There are three major reasons that are alleged could create that perceived imbalance. One is that the 800 MHz spectrum band is characterized by the presence of sub-optimal licensees who have largely been inactive over the last 8 years. For the few who have remained active, their performance has been sub-optimal and most lack the financial capacity to deploy services and thus can hardly compete effectively.
Secondly, that it may look unlikely that the regulator may want to re –farm the 800MHz spectrum to make it available for other operators to deploy services, considering that the current licence holders in the spectrum band have been unable to meet their roll-out obligations. Another reason is that the 700MHz band which is due for re-farming, in line with Internation Trade Union’s digital dividend objectives, is currently being held by the Broadcasting industry and may not be available for release before 2017.
An industry practitioner and a Lagos based value added provider, Engr Andrew Ndem, said while the deal may be healthy to salvage a dying CDMA sector, there could be reason to apply every caution in finally consummating it.
He said: “while I will always give kudos to MTN for its giant strides in this economy in general, I am however concerned that should this acquisition give it access to sub 1GHz spectrum to the exclusion of other leading operators, it will therefore provide it with an unfair competitive advantage in the data market where it can easily deploy its size and profitability to further entrench dominance in the market.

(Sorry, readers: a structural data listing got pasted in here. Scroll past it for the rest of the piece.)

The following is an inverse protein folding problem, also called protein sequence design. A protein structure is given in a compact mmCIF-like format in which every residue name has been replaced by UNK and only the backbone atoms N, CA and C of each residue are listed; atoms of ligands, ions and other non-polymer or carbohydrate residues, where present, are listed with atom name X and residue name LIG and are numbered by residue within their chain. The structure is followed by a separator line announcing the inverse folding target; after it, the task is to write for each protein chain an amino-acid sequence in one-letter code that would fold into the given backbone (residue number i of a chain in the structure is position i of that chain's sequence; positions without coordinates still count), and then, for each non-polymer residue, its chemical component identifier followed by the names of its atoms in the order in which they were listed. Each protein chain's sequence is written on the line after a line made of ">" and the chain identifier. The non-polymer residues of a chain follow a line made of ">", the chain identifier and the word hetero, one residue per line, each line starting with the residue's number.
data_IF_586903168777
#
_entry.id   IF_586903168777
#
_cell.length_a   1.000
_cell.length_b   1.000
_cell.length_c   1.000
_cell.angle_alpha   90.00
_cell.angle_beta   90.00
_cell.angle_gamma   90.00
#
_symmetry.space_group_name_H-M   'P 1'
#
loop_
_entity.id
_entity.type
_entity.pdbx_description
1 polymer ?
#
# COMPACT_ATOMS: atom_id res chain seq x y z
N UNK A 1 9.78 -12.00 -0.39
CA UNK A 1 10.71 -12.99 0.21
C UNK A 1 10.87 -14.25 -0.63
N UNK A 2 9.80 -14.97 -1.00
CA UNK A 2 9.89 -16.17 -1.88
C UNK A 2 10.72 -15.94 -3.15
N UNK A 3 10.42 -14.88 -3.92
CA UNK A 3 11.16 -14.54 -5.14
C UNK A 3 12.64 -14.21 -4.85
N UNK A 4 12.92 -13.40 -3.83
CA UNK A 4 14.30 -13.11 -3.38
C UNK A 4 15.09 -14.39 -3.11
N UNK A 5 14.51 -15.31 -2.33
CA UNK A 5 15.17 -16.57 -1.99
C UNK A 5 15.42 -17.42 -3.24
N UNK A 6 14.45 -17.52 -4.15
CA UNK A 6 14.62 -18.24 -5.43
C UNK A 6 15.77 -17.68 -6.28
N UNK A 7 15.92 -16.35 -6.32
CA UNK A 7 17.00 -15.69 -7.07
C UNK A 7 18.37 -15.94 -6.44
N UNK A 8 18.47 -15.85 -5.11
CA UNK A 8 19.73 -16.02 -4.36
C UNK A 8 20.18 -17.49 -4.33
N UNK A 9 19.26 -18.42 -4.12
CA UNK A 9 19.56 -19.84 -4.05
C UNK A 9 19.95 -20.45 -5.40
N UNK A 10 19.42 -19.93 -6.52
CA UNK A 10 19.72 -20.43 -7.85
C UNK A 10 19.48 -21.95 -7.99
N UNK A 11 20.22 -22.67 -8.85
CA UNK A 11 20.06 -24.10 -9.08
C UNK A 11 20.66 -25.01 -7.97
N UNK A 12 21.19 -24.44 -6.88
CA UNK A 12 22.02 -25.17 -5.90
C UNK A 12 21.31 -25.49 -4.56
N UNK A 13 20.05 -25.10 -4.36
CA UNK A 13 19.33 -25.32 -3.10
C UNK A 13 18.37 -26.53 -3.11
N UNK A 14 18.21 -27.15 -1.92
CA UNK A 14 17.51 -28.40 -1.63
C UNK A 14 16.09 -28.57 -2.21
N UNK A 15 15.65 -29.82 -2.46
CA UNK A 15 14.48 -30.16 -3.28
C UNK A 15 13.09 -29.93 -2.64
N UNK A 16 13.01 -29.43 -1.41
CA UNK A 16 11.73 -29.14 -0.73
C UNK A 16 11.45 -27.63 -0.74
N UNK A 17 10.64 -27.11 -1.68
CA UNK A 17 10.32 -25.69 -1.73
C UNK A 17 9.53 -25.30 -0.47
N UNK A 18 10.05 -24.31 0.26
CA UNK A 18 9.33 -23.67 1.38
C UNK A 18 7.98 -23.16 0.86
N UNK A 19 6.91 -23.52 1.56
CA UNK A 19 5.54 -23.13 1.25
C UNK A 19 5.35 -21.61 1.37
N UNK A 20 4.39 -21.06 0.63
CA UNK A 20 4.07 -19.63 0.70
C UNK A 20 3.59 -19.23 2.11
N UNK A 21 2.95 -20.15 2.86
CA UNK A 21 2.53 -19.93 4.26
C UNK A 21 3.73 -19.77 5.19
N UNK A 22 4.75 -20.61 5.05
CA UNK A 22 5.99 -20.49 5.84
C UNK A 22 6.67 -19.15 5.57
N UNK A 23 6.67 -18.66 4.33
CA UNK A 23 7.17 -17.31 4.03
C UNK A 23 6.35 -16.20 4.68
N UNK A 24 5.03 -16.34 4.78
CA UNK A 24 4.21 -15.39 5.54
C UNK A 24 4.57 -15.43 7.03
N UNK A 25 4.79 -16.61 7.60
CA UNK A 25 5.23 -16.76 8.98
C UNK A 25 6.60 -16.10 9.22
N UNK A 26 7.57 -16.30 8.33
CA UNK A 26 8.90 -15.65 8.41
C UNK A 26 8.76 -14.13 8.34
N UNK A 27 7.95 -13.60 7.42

“This may stifle other late entrants and their ability to compete. Again, given that it has already been declared dominant in the transmission market, its ability to control both spectrum and access at prices they dictate to industry and consumers makes this an unhealthy state of affairs, and poses a grave threat to the viability of the industry.
This scenario, if it eventually plays out, will potentially leave the sector with one dominant player in both the retail voice and data markets”. For him, “the Nigerian subscriber may ultimately pay for this in the form of higher tariffs, poor quality of service levels and little or no incentive for innovation due to the lack of competition in this market segment”.
Meanwhile, there are suggestions that the situation requires close regulatory scrutiny in line with what obtains for dominant operator in any market. The regulator is further challenged to review the acquisition to ensure that it does not give any operator unfair advantage in industry which may be detrimental to the growth of a viable and healthy telecommunication industry in Nigeria.
There are also suggestions that licensees in 800MHz spectrum band should form active collaboration and partnerships between current and other leading operators in the industry who have established the ability to deploy telecommunications services and meet their licence obligations.